Here are five points on what fundamentals underlying Medicaid politics stand to change under President Donald Trump and whether more states will be encouraged to expand:

Some states renewed their expansion efforts amid Congress’ Obamacare repeal push

As national Republicans considered—and ultimately pulled—Obamacare repeal legislation that would have scaled back Medicaid expansion, policymakers in a handful of non-expansion states revived their efforts to opt into the program. In Kansas, state legislators were just three votes short of overriding Gov. Sam Brownback’s (R) veto of an expansion bill. Virginia Gov. Terry McAuliffe (D) amped up the public pressure to expand Medicaid there, but was ultimately stymied by a GOP-controlled legislature.

A handful of Republican lawmakers in North Carolina also introduced their own expansion proposal, a first coming from any GOP legislator in the state, as their newly-elected Gov. Roy Cooper (D) continues a court battle to enact expansion without the help of the state legislature. Utah Gov. Gary Herbert (R) met with the Trump administration last month to talk about getting waiver approval for a limited version of Medicaid expansion. And voters in Maine will get to weigh in on the issue with a ballot initiative this November.

At least in the case of Virginia, McAuliffe’s push to expand Medicaid appeared to be in reaction to the prospect of U.S. House legislation to repeal Obamacare and the renewed progressive energy around defeating repeal. Elsewhere, the timing may have been coincidental.

The political landscape didn’t drastically change as renewed expansion efforts fell short

That flurry of activity was not necessarily a sign of national momentum toward growing the Medicaid expansion map, health policy experts and consultants who work with states seeking to expand the program told TPM.

In places like Virginia, the renewed effort to expand was a rehash of old fights.

“Unfortunately, because politics are so strong in the states that haven’t expanded yet, I don’t know if we are actually going to see a whole lot of states make it across the [finish] line in the next six months, potentially the next year or two,” said Laura Summers, senior director of the Medicaid practice at the health care consulting firm Leavitt Partners.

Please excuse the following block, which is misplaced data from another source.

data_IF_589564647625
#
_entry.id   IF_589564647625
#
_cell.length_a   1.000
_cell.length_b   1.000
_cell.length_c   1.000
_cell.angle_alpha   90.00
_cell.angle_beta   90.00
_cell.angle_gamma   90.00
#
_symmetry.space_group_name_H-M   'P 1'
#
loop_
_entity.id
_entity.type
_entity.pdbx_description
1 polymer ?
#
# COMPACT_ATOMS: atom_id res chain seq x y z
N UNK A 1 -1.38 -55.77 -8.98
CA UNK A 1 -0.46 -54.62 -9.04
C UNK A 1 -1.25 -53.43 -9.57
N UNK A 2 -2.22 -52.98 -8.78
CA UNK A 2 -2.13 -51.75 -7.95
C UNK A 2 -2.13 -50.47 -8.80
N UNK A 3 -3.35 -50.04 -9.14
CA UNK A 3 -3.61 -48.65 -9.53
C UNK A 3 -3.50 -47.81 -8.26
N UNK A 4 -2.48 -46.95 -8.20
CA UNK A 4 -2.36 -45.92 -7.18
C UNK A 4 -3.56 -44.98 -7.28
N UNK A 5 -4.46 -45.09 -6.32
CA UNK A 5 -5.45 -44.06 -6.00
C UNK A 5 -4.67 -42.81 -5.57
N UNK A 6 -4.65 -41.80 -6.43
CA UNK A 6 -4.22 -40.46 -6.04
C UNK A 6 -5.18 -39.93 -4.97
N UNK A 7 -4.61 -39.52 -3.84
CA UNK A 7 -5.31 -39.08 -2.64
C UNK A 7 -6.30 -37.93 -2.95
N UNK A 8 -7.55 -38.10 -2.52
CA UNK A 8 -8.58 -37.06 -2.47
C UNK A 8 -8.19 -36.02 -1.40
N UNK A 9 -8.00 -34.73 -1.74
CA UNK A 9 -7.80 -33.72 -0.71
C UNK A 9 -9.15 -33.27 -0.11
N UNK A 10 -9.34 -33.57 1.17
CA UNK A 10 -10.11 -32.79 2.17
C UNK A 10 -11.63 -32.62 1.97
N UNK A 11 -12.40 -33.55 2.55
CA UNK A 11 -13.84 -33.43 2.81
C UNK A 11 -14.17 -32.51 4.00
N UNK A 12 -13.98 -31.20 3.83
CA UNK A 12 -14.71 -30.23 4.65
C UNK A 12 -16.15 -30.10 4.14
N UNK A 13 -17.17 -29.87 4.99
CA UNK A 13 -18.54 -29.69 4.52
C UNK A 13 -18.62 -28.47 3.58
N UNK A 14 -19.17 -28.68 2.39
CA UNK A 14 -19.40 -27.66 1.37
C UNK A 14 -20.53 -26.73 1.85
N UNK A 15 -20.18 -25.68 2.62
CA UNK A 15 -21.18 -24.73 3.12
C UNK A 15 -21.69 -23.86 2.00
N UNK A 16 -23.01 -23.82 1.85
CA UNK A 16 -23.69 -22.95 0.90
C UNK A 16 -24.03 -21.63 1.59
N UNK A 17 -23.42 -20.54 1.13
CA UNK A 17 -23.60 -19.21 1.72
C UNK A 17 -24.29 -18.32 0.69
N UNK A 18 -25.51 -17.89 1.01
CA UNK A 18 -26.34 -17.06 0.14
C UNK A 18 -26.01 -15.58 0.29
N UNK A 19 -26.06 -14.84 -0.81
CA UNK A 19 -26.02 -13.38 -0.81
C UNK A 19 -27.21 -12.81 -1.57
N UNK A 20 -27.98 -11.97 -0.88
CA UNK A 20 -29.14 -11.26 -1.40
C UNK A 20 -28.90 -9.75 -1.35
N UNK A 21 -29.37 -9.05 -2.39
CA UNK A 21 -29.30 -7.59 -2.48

In other places like Utah and Idaho, Medicaid expansion appears stuck in a political middle ground: Always on the burner but unable to to be brought to a full boil.

“Politically its just very difficult to do, particularly in the states sort of on the fence. They have been no the fence for a long time, and so getting them to get over the fence, they just don’t have that push just yet,” Summers said.

Uncertainty around the future of Medicaid expansion is a double-edged sword

For some expansion crusaders, the prospect of Republicans eliminating the program down the road has been a motivating factor. North Carolina’s Cooper, for instance, rushed though an expansion application in the final days of the Obama administration in hopes that it would get done before Trump’s inauguration, but state GOP lawmakers sued and had initial success in blocking him from expanding unilaterally under Obama.

In other states, the uncertainty about Medicaid expansion’s fate may be a reason to hold back, according to Diane Rowland, executive vice president at the Kaiser Family Foundation.

“Repeal and replace has put kind of a cautionary damper on, ‘Oh but should we get in before the window closes or if we get in are we stuck before the window closes?’” she said.

Trump loosening the standards around waivers for states may not do the trick

Early on after being confirmed as Health and Human Services Secretary, Tom Price, along with Seema Verma, Trump’s administrator of the Centers for Medicare & Medicaid Services, sent a letter to governors signaling that they would be far more amenable than their predecessors to allowing conservatives to impose extra obstacles, like work requirements or cost sharing, on Medicaid recipients.